Darn! I’m late for work. I will finish this review when I return later in another 11 hours’ time. Stay tuned. Meanwhile, please attend FHA 2010 even if it means paying the $80 at the door. Wineberry will not be having the FB80 for long. I’ve heard that the unit already has a buyer.

P.S.  The only odd feature we didin’t like was the fact that there was only 1 pressure gauge shared between all 3 groups. I turned on the 3 individual groups at different times and it seemed that the pressure gauge displayed the highest pressure at any one time.

Video – SNBC 2010 Finals – Keith Loh

This is the video of Keith Loh’s (Oriole Cafe) winning performance during the Final Round of the Singapore National Barista Championship 2010. Keith went on to win the Championship and will be representing Singapore in the World Barista Championship held in London later this year.

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Video – SNBC Day 2 – John Ting

Here’s a video of John’s performance at this year’s SNBC. Having participated in SNBC every year since 2007, John has been placed Runner Up in 2007, and Champion in 2008 and 2009. His latest WBC 2009 rank representing Singapore is #21.

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SNBC Day 2

Today, I came prepared, with my naked portafilter, a digital thermometer crippled from my Eric Svendson’s setup from home, and my Espro tamper.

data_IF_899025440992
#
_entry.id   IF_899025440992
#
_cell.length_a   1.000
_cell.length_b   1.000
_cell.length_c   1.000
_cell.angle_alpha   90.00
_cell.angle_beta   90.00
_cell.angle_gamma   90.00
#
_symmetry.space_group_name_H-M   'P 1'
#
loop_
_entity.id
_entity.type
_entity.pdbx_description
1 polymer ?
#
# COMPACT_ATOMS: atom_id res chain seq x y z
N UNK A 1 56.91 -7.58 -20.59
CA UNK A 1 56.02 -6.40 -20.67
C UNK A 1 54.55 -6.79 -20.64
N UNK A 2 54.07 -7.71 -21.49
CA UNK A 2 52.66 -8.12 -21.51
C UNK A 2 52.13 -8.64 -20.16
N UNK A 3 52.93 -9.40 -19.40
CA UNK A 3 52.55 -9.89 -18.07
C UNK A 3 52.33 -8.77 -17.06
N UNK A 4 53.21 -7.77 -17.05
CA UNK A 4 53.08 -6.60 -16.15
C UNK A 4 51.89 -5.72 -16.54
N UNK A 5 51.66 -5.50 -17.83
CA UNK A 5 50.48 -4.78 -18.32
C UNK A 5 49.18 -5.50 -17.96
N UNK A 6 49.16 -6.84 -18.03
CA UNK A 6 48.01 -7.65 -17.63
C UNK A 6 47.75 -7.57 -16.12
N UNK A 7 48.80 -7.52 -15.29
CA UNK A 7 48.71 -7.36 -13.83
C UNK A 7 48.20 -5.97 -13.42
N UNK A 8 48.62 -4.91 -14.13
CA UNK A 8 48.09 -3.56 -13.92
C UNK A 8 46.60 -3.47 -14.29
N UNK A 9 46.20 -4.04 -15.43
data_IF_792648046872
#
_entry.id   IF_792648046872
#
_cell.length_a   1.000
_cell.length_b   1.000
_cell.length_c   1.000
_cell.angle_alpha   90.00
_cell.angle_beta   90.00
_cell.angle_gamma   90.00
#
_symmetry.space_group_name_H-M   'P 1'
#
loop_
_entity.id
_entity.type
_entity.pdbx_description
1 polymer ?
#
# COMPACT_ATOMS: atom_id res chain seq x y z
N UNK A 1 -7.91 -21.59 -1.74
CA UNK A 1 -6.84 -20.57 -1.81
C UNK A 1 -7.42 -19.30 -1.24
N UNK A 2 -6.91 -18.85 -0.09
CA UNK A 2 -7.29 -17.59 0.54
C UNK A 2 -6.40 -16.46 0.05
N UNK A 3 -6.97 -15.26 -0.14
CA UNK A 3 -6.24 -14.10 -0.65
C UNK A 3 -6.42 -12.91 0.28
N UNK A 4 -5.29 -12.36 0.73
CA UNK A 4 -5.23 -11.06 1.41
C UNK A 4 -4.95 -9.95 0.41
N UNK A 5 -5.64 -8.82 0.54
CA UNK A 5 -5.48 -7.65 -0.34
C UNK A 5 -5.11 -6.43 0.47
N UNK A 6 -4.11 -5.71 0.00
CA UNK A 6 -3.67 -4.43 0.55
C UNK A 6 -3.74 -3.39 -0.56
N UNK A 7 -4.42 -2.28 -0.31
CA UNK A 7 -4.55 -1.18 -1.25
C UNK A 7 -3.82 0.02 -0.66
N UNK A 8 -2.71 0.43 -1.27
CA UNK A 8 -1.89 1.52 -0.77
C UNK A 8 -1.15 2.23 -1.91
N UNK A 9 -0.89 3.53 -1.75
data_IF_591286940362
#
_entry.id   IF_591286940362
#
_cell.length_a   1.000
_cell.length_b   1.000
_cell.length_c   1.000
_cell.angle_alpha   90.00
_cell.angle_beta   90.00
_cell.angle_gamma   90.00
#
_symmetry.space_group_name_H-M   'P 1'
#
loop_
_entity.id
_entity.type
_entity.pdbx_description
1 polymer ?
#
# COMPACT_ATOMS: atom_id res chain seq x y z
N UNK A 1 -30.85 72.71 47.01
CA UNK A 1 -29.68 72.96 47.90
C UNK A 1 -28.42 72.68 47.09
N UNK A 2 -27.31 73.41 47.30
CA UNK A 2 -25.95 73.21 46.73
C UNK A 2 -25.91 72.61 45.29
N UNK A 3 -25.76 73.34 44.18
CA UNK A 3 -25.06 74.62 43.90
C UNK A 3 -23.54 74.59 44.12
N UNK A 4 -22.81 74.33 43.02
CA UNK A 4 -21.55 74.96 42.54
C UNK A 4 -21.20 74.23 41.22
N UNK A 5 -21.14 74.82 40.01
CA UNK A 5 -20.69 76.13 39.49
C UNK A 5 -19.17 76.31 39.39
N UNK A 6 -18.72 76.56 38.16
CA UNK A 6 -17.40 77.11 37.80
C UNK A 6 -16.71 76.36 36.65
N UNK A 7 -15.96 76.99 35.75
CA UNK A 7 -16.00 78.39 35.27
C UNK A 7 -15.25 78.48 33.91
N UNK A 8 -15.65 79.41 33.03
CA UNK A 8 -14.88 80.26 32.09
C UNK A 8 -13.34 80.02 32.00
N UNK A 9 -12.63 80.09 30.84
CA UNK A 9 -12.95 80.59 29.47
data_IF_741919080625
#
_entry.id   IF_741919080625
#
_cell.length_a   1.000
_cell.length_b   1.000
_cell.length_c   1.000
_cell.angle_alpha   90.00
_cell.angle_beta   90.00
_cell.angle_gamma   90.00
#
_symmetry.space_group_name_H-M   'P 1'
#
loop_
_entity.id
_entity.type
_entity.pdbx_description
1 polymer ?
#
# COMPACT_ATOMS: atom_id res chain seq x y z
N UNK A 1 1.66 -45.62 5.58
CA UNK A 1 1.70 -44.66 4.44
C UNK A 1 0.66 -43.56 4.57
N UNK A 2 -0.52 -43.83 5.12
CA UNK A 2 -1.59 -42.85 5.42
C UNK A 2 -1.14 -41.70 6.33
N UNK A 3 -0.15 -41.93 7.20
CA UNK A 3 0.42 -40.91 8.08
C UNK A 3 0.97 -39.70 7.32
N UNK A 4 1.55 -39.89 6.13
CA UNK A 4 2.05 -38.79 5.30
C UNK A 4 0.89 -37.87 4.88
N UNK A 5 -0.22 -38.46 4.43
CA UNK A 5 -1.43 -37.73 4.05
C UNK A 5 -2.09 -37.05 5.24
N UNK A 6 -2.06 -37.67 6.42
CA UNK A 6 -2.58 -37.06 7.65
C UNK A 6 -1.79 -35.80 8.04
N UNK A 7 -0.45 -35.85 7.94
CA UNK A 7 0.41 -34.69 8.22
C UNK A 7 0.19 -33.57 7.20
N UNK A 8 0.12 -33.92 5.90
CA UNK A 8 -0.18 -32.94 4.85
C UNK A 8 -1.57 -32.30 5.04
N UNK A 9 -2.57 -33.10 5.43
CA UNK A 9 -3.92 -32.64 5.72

While attention was focused on the latte art competition on the floor, I stole away to try my stint at the Rancilio Classe 6 unit at the door. A few points in summary:

My Rancilio naked portafilter locks in at 6 o clock

The Ditting-Mahlkoenig clumps to high heaven because of the lack of a doser to help in some unclumping. I had to use the digital thermometer to unclump the grounds in order to perfect my pour. I had spritzing in most my pours no thanks to the doserless grinder.

The Rancilio Classe 6 rapidly loses heat in the grouphead. I read initial temps of 205, and then it steadily decreases to a range between 165 and 175 degrees 20 seconds in. I’m sure past competitors would miss the PID’d temperature stability and machine build of previous SNBC sponsor who brought in La Marzocco. Even Nuova Simonelli had their WBC machines specially customized with a PID to ensure temperature stability.

The Spinelli roast worked very well with the Rancilios. I managed to test out one pour at the competition machine with the Boncafe roast, intended for the latte art comp, and it tasted inferior to the Spinelli roast. I would think Ross had tailored the roasts to suit his machines. Despite the temperature instability and the clumping, Spinelli pours from the Rancilio were all within a good degree of tolerance in body, flavour and acidity. Point in note, if all else fails in this year’s SNBC, be sure to use Spinelli roast. I’m sure it’ll taste quite fine to please the judges’ palates.

Updated with new photos: